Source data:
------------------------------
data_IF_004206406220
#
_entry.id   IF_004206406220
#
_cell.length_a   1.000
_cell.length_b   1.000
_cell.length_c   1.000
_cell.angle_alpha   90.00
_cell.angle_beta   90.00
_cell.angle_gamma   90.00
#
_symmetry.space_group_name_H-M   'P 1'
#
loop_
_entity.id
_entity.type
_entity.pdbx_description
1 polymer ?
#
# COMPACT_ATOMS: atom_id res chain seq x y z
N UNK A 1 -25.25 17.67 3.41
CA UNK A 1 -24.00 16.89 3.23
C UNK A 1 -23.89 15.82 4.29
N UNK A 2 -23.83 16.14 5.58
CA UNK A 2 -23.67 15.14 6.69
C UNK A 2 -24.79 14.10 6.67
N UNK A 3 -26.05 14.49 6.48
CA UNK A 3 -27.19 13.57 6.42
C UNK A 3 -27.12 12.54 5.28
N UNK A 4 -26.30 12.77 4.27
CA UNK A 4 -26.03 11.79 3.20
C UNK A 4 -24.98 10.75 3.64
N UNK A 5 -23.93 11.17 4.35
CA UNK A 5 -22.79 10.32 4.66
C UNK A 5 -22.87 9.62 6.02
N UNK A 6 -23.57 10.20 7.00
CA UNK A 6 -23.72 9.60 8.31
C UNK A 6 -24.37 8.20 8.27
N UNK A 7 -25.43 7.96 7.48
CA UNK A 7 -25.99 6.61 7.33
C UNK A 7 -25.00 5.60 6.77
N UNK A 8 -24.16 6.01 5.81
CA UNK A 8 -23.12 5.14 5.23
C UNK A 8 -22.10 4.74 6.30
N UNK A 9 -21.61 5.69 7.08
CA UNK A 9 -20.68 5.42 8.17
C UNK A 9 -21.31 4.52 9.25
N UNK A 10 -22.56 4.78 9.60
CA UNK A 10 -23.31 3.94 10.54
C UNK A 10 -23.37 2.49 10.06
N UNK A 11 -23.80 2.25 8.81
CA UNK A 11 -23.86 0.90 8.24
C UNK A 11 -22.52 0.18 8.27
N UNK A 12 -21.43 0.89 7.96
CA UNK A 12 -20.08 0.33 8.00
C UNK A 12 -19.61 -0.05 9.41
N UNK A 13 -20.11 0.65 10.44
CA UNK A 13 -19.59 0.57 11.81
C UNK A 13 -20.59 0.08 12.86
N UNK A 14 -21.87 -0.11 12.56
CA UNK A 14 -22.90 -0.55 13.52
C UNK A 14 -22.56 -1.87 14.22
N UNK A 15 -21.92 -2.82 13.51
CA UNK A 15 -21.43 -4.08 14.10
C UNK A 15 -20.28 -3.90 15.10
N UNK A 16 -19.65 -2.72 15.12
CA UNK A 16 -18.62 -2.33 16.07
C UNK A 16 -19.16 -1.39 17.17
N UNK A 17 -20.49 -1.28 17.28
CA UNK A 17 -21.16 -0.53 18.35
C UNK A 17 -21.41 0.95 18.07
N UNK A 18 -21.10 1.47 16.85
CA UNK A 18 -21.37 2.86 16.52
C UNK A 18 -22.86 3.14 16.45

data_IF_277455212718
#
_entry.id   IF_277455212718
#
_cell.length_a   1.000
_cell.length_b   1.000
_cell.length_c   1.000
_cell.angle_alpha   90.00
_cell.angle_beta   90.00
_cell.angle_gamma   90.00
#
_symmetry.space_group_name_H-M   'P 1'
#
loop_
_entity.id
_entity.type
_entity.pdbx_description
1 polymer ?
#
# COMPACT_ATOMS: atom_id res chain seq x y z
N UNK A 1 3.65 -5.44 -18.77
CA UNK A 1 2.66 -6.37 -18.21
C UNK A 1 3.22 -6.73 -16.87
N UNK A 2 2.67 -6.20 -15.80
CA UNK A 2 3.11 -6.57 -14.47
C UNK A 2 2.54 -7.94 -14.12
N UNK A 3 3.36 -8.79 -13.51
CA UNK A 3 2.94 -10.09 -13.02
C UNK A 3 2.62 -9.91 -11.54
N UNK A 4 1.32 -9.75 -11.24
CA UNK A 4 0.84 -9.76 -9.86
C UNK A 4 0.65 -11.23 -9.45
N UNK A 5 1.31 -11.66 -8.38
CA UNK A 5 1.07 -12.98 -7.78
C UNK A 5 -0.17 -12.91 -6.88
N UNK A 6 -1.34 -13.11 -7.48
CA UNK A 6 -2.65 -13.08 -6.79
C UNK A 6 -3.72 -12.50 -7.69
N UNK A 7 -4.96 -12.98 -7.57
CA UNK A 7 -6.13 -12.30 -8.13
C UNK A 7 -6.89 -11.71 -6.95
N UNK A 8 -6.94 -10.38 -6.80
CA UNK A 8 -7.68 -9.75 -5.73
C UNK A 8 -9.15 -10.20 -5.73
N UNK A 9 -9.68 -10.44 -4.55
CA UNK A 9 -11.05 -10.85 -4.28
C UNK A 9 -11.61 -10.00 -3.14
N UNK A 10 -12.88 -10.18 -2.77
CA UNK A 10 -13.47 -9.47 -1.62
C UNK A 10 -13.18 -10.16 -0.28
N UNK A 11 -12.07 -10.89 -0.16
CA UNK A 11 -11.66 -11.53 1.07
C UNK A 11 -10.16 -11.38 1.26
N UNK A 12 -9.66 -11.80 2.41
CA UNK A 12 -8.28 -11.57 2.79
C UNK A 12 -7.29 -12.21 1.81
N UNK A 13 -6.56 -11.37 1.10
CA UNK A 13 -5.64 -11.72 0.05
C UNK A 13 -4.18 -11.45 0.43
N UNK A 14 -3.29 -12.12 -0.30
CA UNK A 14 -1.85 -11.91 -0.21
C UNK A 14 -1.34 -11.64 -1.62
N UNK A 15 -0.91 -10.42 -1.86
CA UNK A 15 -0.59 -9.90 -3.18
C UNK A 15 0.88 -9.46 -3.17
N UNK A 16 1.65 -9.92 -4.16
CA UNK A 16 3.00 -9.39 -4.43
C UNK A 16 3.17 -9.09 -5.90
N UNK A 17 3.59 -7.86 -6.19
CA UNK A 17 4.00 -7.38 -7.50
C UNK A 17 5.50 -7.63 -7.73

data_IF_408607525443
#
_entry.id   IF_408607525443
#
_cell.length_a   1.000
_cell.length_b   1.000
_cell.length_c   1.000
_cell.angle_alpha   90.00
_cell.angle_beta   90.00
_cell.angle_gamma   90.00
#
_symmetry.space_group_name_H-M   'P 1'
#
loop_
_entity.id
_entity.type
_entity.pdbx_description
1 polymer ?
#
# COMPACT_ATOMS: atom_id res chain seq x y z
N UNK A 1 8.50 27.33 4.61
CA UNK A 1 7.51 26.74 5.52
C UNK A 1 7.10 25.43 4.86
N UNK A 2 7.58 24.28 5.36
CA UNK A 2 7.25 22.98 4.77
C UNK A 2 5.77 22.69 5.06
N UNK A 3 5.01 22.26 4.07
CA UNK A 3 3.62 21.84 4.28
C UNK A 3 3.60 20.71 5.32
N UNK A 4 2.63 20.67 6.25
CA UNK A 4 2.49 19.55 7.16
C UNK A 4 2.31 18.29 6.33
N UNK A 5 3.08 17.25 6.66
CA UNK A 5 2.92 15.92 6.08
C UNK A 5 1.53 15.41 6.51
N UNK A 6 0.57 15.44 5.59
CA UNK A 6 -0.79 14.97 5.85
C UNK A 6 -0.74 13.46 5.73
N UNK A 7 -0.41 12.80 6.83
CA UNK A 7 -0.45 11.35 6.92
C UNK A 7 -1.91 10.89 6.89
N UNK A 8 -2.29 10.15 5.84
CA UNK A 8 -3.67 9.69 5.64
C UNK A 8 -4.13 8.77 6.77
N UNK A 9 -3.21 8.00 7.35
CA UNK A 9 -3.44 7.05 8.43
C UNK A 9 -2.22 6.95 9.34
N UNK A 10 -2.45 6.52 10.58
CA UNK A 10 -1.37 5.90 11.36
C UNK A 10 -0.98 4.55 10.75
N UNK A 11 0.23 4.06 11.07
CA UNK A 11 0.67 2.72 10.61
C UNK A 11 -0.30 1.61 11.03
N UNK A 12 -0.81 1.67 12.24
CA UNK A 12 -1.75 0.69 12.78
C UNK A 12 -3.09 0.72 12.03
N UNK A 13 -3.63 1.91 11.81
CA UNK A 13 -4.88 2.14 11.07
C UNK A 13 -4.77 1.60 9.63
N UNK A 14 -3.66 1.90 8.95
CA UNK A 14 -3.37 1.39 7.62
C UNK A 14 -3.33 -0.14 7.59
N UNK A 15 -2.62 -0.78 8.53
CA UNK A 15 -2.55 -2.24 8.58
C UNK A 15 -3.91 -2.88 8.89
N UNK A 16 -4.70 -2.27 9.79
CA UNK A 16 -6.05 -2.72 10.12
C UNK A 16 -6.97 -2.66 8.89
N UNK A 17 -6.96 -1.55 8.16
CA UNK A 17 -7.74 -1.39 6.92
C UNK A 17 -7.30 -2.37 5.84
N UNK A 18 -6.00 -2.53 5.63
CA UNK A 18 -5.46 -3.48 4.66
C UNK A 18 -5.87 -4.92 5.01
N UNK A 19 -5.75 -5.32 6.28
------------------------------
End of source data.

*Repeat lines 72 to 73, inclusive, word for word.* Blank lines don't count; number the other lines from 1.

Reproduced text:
N UNK A 18 -21.10 1.47 16.85
CA UNK A 18 -21.37 2.86 16.52